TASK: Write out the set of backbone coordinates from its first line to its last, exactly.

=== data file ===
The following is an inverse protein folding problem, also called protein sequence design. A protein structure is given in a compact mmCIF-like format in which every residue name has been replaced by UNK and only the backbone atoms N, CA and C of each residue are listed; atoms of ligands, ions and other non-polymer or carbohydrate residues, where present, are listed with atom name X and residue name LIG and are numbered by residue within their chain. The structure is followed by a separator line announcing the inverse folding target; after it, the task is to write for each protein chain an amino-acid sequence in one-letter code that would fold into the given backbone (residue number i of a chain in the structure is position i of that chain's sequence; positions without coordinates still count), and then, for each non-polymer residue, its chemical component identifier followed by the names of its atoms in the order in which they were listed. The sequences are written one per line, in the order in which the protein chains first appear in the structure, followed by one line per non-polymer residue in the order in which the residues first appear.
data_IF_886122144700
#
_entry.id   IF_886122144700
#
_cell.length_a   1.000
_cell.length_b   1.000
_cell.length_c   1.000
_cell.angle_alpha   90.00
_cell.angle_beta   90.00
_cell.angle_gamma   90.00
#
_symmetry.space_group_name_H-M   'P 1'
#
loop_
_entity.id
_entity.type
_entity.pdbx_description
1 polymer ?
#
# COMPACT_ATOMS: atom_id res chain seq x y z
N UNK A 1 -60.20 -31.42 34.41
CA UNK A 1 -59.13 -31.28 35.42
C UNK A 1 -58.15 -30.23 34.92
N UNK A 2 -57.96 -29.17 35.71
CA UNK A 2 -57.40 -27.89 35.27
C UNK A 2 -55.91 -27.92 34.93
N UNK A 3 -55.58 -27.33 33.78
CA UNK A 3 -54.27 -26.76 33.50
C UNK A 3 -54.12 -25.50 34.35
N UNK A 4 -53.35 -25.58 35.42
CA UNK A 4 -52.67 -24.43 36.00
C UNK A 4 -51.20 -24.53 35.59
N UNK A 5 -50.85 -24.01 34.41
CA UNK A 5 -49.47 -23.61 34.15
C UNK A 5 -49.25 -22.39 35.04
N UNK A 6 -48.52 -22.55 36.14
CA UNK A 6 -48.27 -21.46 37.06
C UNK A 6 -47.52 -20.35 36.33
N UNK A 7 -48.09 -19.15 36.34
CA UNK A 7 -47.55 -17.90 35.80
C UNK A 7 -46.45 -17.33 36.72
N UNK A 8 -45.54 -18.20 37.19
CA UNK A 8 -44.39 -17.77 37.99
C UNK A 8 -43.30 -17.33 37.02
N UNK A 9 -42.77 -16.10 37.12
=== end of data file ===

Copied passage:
The following is an inverse protein folding problem, also called protein sequence design. A protein structure is given in a compact mmCIF-like format in which every residue name has been replaced by UNK and only the backbone atoms N, CA and C of each residue are listed; atoms of ligands, ions and other non-polymer or carbohydrate residues, where present, are listed with atom name X and residue name LIG and are numbered by residue within their chain. The structure is followed by a separator line announcing the inverse folding target; after it, the task is to write for each protein chain an amino-acid sequence in one-letter code that would fold into the given backbone (residue number i of a chain in the structure is position i of that chain's sequence; positions without coordinates still count), and then, for each non-polymer residue, its chemical component identifier followed by the names of its atoms in the order in which they were listed. The sequences are written one per line, in the order in which the protein chains first appear in the structure, followed by one line per non-polymer residue in the order in which the residues first appear.
data_IF_886122144700
#
_entry.id   IF_886122144700
#
_cell.length_a   1.000
_cell.length_b   1.000
_cell.length_c   1.000
_cell.angle_alpha   90.00
_cell.angle_beta   90.00
_cell.angle_gamma   90.00
#
_symmetry.space_group_name_H-M   'P 1'
#
loop_
_entity.id
_entity.type
_entity.pdbx_description
1 polymer ?
#
# COMPACT_ATOMS: atom_id res chain seq x y z
N UNK A 1 -60.20 -31.42 34.41
CA UNK A 1 -59.13 -31.28 35.42
C UNK A 1 -58.15 -30.23 34.92
N UNK A 2 -57.96 -29.17 35.71
CA UNK A 2 -57.40 -27.89 35.27
C UNK A 2 -55.91 -27.92 34.93
N UNK A 3 -55.58 -27.33 33.78
CA UNK A 3 -54.27 -26.76 33.50
C UNK A 3 -54.12 -25.50 34.35
N UNK A 4 -53.35 -25.58 35.42
CA UNK A 4 -52.67 -24.43 36.00
C UNK A 4 -51.20 -24.53 35.59
N UNK A 5 -50.85 -24.01 34.41
CA UNK A 5 -49.47 -23.61 34.15
C UNK A 5 -49.25 -22.39 35.04
N UNK A 6 -48.52 -22.55 36.14
CA UNK A 6 -48.27 -21.46 37.06
C UNK A 6 -47.52 -20.35 36.33
N UNK A 7 -48.09 -19.15 36.34
CA UNK A 7 -47.55 -17.90 35.80
C UNK A 7 -46.45 -17.33 36.72
N UNK A 8 -45.54 -18.20 37.19
CA UNK A 8 -44.39 -17.77 37.99
C UNK A 8 -43.30 -17.33 37.02
N UNK A 9 -42.77 -16.10 37.12